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Last updated 9:19PM ET
March 3, 2021
Alabama
Alabama
Withheld Water in Georgia Affecting Alabama
(2007-10-06)
(APR - Alabama Public Radio ) - Officials in Centre on the Coosa River in northeast Alabama are searching for funding to buy an emergency pump so they can continue to draw water from Weiss Lake as a lingering drought dries up the city's only source of drinking water.

The city is down river from Allatoona Lake in Georgia where Alabama Gov. Bob Riley has protested the Corps of Engineers' decision to reduce the flow.

Centre Mayor Phil Powell says his city doesn't have a drop of water to spare. Officials in other water systems along the Coosa say they are still able to draw water, but are closely watching water levels.

"This is the worst situation we've had since I've been mayor," said Powell, who has been mayor for 11 years.

Weiss Lake is usually known as a fisherman's paradise, partly because of it's abundant supply of crappie, but Powell said the drought has left docks and some boat launches on dry land.

"We're known as the crappie capital of the world. The fish are still here, but people can't get their boats in the water to fish," Powell said.

Riley said Friday he is concerned about the drinking water supply in Centre and other cities and communities along the Coosa and other river systems suffering the effects of a yearlong drought. Alexander City on the Tallapoosa River began taking emergency measures last week to make sure it can continue to pump water out of Lake Martin.

Riley said the threat to drinking water systems was one of the reasons he wrote a letter to the U.S. Corps of Engineers earlier this week opposing the reduction of flow from the lake. The Corps is opposing plans by Alabama Power Co. to cut back releases from its dam. Alabama Power officials say the reduction is needed to keep the lake levels from dropping further. Levels on most lakes on the Coosa and Tallapoosa Rivers are already at record lows for this time of year.

"We realize many of these water systems are in jeopardy," Riley said Friday. He said he supports the power company's decision to hold back water in the lakes it controls in Alabama.

"They can't continue to reduce our reservoirs and not reduce the reservoir in Georgia," Riley said.

Corps of Engineers spokeswoman Lisa Coghlan declined to comment on Riley's criticism, but said Corps officials will be meeting next week with Alabama Power representatives to discuss the flow of water from the power company's dams.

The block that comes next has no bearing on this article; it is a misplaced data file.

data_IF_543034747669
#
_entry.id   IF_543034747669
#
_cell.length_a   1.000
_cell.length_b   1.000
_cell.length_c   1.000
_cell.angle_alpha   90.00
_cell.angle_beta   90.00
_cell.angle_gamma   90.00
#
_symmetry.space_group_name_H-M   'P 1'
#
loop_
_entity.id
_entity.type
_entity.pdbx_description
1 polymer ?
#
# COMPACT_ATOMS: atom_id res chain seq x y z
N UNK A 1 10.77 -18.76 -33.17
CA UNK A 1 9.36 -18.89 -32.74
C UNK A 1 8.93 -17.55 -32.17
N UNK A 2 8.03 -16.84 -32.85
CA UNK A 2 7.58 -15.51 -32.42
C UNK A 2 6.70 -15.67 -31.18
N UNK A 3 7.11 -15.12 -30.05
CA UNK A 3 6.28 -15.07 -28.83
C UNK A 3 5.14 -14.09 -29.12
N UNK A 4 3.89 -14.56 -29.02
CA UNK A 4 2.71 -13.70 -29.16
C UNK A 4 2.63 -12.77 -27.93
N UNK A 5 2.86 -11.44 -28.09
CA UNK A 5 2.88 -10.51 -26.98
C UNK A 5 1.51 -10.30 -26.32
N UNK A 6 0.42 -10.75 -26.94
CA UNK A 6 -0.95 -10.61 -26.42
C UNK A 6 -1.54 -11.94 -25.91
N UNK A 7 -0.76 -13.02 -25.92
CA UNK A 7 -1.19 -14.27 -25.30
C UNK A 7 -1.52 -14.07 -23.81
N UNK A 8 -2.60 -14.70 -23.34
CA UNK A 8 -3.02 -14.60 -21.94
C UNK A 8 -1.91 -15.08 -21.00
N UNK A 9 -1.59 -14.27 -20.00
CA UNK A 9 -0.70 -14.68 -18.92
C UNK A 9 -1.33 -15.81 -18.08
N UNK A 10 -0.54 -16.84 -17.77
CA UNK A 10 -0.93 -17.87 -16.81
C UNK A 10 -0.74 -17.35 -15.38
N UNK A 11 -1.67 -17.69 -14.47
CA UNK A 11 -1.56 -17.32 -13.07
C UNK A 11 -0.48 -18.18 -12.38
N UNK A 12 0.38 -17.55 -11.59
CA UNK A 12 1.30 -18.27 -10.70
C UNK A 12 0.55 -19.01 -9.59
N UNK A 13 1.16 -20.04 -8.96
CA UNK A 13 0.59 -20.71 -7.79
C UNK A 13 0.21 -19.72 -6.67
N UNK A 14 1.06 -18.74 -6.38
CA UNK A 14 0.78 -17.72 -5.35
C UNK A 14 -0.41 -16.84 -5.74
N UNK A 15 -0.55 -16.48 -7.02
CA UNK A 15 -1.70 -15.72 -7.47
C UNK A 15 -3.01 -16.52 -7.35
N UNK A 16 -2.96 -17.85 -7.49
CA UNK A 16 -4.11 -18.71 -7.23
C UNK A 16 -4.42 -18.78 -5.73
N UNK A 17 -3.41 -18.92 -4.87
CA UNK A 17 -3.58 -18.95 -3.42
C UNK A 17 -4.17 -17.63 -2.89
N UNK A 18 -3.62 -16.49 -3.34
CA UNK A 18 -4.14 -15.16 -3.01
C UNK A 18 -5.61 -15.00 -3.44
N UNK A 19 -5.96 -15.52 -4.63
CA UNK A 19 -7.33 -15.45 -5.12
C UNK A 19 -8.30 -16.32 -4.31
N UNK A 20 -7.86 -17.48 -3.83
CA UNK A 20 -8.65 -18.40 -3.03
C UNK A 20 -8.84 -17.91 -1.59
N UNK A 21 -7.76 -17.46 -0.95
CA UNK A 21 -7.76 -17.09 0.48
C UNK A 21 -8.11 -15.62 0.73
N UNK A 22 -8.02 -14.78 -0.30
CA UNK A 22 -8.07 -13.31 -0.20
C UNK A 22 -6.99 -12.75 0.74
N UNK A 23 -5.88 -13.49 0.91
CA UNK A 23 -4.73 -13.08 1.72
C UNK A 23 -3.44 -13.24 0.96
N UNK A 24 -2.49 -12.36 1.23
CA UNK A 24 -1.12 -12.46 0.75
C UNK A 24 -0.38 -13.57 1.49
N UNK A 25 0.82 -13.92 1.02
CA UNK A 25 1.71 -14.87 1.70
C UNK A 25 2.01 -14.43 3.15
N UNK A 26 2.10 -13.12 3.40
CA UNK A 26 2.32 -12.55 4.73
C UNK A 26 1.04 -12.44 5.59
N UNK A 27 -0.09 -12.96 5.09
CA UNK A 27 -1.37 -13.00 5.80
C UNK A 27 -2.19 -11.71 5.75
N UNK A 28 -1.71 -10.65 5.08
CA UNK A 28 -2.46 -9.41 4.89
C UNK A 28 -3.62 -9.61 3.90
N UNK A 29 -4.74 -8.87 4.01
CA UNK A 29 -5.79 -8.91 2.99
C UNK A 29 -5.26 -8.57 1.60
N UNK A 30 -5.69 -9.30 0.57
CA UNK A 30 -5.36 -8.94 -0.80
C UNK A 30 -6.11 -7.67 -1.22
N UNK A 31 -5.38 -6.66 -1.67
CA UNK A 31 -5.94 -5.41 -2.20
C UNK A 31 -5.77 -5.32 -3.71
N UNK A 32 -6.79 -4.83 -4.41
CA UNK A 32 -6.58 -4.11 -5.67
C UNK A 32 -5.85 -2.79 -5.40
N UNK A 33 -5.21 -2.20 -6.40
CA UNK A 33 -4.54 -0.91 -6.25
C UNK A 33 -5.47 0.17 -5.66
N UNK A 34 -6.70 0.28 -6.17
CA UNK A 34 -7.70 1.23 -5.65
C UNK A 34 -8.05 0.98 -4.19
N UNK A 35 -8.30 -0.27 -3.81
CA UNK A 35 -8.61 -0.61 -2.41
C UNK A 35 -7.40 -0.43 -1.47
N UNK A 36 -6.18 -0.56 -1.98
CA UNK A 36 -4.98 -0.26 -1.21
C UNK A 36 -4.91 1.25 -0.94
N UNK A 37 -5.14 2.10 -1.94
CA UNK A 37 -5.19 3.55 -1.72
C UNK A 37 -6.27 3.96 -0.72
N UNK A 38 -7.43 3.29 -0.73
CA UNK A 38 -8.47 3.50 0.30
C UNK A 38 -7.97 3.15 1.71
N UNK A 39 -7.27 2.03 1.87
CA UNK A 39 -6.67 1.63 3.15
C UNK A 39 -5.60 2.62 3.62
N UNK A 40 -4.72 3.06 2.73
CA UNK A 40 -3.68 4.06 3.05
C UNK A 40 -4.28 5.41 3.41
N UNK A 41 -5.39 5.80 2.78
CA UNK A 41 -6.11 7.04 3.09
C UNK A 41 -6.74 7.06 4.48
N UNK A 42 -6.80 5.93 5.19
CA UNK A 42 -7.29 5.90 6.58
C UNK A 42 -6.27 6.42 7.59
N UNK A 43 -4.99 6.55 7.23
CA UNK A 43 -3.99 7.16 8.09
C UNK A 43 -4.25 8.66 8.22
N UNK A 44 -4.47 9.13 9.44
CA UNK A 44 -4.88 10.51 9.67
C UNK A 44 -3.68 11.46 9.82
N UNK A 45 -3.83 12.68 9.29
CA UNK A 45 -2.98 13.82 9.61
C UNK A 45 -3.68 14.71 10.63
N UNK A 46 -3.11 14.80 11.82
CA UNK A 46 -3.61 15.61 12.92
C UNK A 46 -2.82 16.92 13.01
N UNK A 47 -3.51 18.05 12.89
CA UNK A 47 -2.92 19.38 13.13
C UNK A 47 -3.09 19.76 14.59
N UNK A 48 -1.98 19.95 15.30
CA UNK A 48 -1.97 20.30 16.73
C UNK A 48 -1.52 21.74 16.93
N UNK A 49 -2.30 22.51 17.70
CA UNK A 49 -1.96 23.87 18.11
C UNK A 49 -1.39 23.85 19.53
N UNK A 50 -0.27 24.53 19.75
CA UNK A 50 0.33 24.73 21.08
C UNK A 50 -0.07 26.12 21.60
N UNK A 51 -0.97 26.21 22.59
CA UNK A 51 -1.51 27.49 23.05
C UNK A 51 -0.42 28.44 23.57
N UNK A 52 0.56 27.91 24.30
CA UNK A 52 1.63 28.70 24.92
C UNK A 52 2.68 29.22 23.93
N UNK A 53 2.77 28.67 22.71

Alabama Power spokesman Michael Sznajderman said company officials are willing to discuss the issue with the Corps.

"But we are at the point we have to take steps to protect the integrity of our lakes and the integrity of these water systems," Sznajderman said. He said the flow reductions would begin Monday.

In Centre, a city of about 4,000 near the Georgia line about 90 miles northeast of Birmingham, water board chairman Harold Day said the lake level is currently below 558 feet above sea level. He said that's below the level the lake is normally lowered to in winter months.

He said weather forecasts call for little rain in coming weeks and that if the level drops another 4 feet, the lake will be below the level necessary for intake pipes to draw the water from the river. He said officials are planning to buy an emergency pump and use a boat or a barge to pump water from a deeper section of the lake.

"For a small town this is expensive," Day said. He said he's worried about the flow of water being cut from Allatoona Lake.

"When the water gets cut off from up above that's going to cut off the flow here," Day said.

He said because the water levels are low, the system is having to pump more than usual from the lake to be able to purify the water.

"When the water is this low, there are more impurities in the water," Day said.

Officials at other water systems that get their drinking water from Coosa River lakes said they are watching water levels, but so far have not had to take emergency measures.

Clanton Mayor Billy Joe Driver said his city's water system pumped for as much as 19 hours a day from Lake Mitchell during the summer months to keep up with the demand for water, particularly from farmers wanting to irrigate crops. He said water levels are down in Lake Mitchell, but that the intake system is in a deep section of the reservoir and so far is not threatened.

In Shelby County, the superintendent of the county water system, Charles Lay, said Lay Lake on the Coosa is the system's only water source. He said county officials are keeping a close watch on water levels, but so far the county's system is not threatened.

The Five Star Water Supply District in Elmore County gets its drinking water from Lake Jordan on the Coosa. The system's manager, David Potham, said the lake level is down about two feet, but so far the system continues to be able to draw water from both of its intake systems.


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